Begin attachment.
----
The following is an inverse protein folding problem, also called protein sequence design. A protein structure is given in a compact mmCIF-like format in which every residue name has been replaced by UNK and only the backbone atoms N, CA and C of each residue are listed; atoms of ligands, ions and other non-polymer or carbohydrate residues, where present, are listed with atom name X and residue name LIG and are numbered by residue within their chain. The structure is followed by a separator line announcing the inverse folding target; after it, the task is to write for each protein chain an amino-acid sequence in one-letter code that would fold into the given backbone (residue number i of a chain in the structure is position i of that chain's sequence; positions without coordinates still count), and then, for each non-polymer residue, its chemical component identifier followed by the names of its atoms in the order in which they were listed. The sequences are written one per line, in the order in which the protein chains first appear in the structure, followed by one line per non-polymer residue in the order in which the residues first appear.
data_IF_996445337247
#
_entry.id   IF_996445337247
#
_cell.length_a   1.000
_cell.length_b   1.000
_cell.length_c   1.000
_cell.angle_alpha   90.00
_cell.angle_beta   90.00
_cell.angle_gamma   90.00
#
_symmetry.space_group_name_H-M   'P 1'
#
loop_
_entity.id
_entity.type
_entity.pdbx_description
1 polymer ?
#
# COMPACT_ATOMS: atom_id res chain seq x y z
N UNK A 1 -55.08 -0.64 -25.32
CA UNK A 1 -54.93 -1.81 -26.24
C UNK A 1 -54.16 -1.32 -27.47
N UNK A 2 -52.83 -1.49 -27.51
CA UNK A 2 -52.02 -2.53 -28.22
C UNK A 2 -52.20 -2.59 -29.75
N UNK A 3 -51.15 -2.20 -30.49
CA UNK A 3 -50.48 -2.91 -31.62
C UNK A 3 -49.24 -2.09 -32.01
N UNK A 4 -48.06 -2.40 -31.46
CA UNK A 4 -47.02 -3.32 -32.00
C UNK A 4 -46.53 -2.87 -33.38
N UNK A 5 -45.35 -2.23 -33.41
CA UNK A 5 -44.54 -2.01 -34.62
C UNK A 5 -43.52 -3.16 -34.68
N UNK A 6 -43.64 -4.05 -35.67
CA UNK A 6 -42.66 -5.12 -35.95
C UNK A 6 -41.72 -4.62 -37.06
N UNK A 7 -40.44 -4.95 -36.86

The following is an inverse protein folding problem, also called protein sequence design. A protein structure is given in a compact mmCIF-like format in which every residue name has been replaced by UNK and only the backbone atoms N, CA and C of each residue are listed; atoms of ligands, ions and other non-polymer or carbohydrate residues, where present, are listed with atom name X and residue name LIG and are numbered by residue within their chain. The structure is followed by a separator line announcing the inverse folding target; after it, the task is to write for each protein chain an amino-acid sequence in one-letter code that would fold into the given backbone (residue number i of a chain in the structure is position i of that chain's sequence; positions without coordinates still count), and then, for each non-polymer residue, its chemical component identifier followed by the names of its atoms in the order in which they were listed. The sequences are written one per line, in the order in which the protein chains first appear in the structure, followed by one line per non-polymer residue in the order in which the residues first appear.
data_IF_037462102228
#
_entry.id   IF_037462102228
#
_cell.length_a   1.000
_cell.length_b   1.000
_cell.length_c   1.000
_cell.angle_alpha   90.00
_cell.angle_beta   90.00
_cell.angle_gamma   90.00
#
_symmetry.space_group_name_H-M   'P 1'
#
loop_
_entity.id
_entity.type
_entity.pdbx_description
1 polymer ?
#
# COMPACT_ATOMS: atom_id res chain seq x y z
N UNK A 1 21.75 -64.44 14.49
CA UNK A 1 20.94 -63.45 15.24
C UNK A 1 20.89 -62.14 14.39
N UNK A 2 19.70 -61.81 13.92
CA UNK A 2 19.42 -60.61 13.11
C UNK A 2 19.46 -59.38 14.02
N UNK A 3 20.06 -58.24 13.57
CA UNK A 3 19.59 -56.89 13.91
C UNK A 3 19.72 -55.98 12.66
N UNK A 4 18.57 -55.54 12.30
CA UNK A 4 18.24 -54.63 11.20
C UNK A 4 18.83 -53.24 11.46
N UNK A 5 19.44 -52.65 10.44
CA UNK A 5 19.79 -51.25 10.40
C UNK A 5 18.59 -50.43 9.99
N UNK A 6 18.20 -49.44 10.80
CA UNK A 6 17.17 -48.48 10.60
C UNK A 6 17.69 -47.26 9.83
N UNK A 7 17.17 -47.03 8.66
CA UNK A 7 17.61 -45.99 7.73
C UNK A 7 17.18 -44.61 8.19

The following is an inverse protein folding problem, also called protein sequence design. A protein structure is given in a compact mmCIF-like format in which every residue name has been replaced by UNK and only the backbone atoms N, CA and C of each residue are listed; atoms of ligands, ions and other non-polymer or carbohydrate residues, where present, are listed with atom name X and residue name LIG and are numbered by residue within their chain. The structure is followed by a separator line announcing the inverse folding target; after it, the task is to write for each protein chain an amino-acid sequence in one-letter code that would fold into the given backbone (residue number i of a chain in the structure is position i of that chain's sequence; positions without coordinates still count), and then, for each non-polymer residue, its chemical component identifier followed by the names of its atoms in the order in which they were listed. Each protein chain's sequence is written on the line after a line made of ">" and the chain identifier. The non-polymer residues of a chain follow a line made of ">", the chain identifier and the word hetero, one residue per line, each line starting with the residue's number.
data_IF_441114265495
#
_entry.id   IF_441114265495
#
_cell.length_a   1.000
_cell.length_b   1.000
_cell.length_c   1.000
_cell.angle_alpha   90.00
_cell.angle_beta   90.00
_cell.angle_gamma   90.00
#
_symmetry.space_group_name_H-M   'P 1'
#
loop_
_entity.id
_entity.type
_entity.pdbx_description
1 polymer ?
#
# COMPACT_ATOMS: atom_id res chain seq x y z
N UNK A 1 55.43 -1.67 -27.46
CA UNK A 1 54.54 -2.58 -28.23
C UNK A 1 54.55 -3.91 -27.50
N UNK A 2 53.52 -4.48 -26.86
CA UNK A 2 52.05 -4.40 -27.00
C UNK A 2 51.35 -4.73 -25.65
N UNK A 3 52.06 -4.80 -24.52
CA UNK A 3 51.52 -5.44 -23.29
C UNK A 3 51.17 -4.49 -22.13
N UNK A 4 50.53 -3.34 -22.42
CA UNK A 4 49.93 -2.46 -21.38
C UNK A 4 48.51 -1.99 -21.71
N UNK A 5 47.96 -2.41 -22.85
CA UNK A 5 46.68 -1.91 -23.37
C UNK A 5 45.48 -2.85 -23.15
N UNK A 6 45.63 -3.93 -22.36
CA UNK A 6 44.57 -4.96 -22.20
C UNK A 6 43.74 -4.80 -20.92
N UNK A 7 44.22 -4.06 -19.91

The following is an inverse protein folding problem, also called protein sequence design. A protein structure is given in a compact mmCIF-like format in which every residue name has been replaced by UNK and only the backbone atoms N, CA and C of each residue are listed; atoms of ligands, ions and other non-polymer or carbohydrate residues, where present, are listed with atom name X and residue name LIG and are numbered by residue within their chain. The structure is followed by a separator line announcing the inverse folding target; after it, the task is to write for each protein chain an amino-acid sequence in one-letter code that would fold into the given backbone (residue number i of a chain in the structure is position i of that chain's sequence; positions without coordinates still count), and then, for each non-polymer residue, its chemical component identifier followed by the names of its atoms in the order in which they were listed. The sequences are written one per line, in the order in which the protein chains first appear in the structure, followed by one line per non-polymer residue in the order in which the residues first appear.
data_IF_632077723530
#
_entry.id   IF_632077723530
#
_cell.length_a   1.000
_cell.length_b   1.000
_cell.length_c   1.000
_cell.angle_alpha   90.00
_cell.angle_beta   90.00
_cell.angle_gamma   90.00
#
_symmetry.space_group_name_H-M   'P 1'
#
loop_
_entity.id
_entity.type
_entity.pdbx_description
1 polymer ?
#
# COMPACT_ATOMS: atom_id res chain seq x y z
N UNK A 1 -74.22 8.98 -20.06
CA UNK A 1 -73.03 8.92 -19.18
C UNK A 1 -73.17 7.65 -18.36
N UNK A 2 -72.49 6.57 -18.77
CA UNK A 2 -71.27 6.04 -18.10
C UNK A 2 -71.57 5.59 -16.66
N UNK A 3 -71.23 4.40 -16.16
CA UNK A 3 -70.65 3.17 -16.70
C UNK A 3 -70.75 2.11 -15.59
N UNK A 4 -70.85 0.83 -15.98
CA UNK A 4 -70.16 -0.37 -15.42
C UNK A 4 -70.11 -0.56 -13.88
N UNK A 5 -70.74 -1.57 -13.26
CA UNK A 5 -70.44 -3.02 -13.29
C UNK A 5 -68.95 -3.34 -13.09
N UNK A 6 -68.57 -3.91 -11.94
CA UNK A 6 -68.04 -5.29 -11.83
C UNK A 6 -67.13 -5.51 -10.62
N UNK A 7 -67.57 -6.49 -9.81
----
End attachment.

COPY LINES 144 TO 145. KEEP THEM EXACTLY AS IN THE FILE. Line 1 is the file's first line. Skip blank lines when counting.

N UNK A 1 -74.22 8.98 -20.06
CA UNK A 1 -73.03 8.92 -19.18